21. This is an epic big-screen adventure done for the small screen--and done in a way that makes most big-screen versions pale in comparison.
  22. This is as good an adaptation as any Ladies lover could wish, one that overflows with the joys of life and exudes an all-embracing spirit. Be ready to be beguiled.
  23. For those who were disappointed in the show's uneven fourth season, the best news is that, at least in the nine episodes previewed, Rescue Me is more consistent, more focused and more fun, with better stories for all of its characters.
  24. There is always meaning to Mad Men's madness and passion under its control, along with an uncommon level of style, flair and wit. On a TV shelf crowded with cookie-cutter products, Mad Men is an original.
  25. An equally spectacular, equally triumphant yet tonally divergent work that stands with "Band of Brothers" as the best war movie ever made for TV.
    • 93 Metascore
    • 100 Critic Score
    While a quintessential Masterpiece Theatre production, Bleak House doesn't indulge in the languid pacing and preciousness that weigh down some other PBS period pieces.
  26. This two-part production expands and opens the story without diminishing the charm or appeal of Austen's original or pushing it past her socially constrained boundaries.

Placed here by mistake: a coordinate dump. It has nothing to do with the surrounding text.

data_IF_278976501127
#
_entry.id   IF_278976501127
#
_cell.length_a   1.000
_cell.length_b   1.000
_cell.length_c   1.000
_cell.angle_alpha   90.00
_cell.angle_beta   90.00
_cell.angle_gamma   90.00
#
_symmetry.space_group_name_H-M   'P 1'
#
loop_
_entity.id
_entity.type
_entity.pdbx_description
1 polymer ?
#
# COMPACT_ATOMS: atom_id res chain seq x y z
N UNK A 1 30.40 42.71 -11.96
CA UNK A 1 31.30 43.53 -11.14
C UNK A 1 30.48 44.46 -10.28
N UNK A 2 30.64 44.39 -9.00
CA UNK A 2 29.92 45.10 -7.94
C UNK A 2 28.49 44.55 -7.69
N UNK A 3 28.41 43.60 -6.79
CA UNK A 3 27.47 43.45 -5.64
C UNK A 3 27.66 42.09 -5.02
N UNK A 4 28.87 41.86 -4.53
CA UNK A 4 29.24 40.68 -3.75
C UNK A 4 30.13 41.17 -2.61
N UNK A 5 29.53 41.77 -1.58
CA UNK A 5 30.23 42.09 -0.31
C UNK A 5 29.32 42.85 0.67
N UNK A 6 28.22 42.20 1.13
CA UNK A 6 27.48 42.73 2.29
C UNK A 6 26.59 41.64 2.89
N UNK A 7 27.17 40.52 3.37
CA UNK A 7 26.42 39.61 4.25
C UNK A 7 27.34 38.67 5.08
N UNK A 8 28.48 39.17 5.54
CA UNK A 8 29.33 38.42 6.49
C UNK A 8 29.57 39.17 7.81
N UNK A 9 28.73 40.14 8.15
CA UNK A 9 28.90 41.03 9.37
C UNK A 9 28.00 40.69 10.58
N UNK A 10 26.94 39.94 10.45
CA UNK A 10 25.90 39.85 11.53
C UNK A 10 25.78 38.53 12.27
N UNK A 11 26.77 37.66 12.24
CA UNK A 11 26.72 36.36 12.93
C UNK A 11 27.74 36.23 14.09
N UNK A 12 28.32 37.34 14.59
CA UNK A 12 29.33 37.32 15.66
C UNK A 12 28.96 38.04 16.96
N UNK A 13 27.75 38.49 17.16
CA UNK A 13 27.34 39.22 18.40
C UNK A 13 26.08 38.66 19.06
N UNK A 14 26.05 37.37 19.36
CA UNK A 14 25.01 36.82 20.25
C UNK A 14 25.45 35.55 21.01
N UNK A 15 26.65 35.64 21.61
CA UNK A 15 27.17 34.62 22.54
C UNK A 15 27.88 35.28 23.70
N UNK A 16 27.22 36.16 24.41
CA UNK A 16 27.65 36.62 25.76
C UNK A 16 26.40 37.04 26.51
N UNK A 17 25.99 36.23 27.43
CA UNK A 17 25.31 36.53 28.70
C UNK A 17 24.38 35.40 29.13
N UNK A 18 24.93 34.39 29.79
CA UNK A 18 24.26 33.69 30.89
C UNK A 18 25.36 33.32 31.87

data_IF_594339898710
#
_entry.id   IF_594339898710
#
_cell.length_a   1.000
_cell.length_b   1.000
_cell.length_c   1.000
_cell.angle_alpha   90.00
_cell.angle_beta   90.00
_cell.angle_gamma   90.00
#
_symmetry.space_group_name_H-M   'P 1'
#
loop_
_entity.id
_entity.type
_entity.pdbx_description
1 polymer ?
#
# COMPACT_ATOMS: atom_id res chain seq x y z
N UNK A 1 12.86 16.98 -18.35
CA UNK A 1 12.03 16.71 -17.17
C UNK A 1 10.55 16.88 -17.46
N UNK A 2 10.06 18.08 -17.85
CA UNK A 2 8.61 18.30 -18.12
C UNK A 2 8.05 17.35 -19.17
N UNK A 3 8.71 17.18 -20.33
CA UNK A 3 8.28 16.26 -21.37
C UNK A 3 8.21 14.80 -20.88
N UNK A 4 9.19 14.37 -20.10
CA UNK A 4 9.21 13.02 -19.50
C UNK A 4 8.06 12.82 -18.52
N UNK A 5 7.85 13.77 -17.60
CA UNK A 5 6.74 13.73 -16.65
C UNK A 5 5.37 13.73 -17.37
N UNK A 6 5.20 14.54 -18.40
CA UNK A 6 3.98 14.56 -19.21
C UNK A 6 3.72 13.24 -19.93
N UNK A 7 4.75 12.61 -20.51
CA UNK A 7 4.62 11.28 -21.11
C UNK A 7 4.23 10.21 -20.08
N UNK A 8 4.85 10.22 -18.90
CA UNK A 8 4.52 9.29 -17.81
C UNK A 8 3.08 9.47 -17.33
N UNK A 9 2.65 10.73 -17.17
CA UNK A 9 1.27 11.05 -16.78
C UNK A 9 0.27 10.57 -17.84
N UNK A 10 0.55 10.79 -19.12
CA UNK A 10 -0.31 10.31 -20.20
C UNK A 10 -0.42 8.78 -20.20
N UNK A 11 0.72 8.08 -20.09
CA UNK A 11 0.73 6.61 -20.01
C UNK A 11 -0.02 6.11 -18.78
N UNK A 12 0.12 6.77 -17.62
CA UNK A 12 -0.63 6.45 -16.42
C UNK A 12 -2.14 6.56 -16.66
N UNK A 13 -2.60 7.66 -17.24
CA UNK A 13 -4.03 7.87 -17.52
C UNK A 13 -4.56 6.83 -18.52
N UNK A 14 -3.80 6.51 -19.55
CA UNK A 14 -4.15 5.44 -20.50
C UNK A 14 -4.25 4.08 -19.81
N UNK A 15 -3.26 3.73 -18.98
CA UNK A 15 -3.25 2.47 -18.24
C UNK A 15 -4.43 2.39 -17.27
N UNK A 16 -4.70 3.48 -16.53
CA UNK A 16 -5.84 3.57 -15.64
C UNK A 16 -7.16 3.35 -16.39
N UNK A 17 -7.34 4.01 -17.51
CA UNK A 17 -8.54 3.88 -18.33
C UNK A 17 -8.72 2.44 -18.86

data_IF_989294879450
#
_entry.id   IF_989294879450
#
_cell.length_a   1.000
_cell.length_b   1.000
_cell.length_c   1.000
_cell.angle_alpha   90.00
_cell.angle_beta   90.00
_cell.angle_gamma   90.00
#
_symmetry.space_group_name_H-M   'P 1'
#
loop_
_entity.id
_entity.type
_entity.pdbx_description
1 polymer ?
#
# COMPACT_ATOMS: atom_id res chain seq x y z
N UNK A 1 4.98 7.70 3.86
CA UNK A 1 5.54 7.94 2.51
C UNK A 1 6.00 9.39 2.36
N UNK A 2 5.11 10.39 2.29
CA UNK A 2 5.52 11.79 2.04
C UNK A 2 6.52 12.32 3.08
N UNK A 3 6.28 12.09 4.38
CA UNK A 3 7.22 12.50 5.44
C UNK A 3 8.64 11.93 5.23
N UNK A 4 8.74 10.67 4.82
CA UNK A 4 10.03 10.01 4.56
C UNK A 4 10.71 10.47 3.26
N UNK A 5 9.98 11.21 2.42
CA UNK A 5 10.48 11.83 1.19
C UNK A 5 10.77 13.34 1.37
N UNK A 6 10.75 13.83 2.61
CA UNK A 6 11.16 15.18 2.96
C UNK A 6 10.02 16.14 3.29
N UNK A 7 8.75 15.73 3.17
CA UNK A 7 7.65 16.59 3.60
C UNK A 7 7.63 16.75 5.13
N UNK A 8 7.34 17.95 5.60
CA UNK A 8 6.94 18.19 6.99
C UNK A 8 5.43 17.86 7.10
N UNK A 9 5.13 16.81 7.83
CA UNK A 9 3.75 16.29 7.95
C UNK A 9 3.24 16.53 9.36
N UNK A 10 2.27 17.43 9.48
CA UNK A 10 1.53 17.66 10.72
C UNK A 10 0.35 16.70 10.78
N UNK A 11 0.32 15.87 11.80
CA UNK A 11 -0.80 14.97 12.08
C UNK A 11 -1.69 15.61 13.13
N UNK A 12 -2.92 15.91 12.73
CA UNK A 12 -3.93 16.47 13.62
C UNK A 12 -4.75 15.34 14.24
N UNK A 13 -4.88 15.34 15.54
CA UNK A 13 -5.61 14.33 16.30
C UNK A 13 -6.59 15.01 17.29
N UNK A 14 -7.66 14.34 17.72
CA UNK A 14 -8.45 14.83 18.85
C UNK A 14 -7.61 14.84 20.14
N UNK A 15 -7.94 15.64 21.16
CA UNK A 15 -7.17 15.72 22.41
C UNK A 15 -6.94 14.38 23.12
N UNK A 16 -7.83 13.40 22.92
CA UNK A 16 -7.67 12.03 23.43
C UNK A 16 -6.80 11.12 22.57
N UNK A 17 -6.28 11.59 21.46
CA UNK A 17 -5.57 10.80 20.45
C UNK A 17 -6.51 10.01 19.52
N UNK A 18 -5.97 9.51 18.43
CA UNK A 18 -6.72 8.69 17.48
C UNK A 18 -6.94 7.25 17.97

27. Once you get past the premiere, series are often a crapshoot. But Showtime made all 12 episodes available for preview, and through that run, the energy never flags and the performances get deeper and richer.
  28. Treme tells its story incredibly well, but it just may not be a story everyone wants to follow. Some will hear its music and some won't. But if you do, this could be the rare TV show that makes you dance.
  29. Jackie can be a dark show, and it's going to get darker. But there isn't an episode that doesn't leave you yearning to see the next. There also isn't a performance that doesn't work.
  30. While the subject matter is heavy, Rescue Me is seldom heavy-going. It still makes times to revel in the boisterous camaraderie of its firefighters, and it still takes great advantage of one of the sexiest, funniest casts on television.
  31. They've richly re-created a Roaring '20s world on the edge of an ocean and a precipice, and populated it with a riveting rogues gallery.
  32. For two nights and four fabulous hours, this sequel to 1994's Baseball, still PBS' most-watched program, reminds us why baseball retains its hold on our imagination, and why Burns and Novick remain TV's pre-eminent popular historians.
  33. Three weeks, three styles, three fine, fun hours.
  34. The result is a sharp, funny, clever series that remains faithful to the spirit of Doyle's stories while infusing them with a vibrant spirit of modernity.
  35. She's a smart, funny, eccentric elitist who isn't afraid to tell us what she thinks of us or herself. Listen with an open mind, and you should find her sometimes scathing honesty is bracing rather than off-putting.
  36. A riotously, often scathingly funny showbiz satire that proves LeBlanc is smart enough to know self-mockery can be a potent weapon, and talented enough to wield it properly.
  37. There are worse sins than looking like a Jane Austen movie. In fact, with PBS' latest British hit import, the unfailingly entertaining Downton Abbey, it might even be a blessing.
  38. Like the show itself, Margo Martindale's performance is smart, chilling, amusing, convincing and unfailingly entertaining. And like the show, you really don't want to miss it.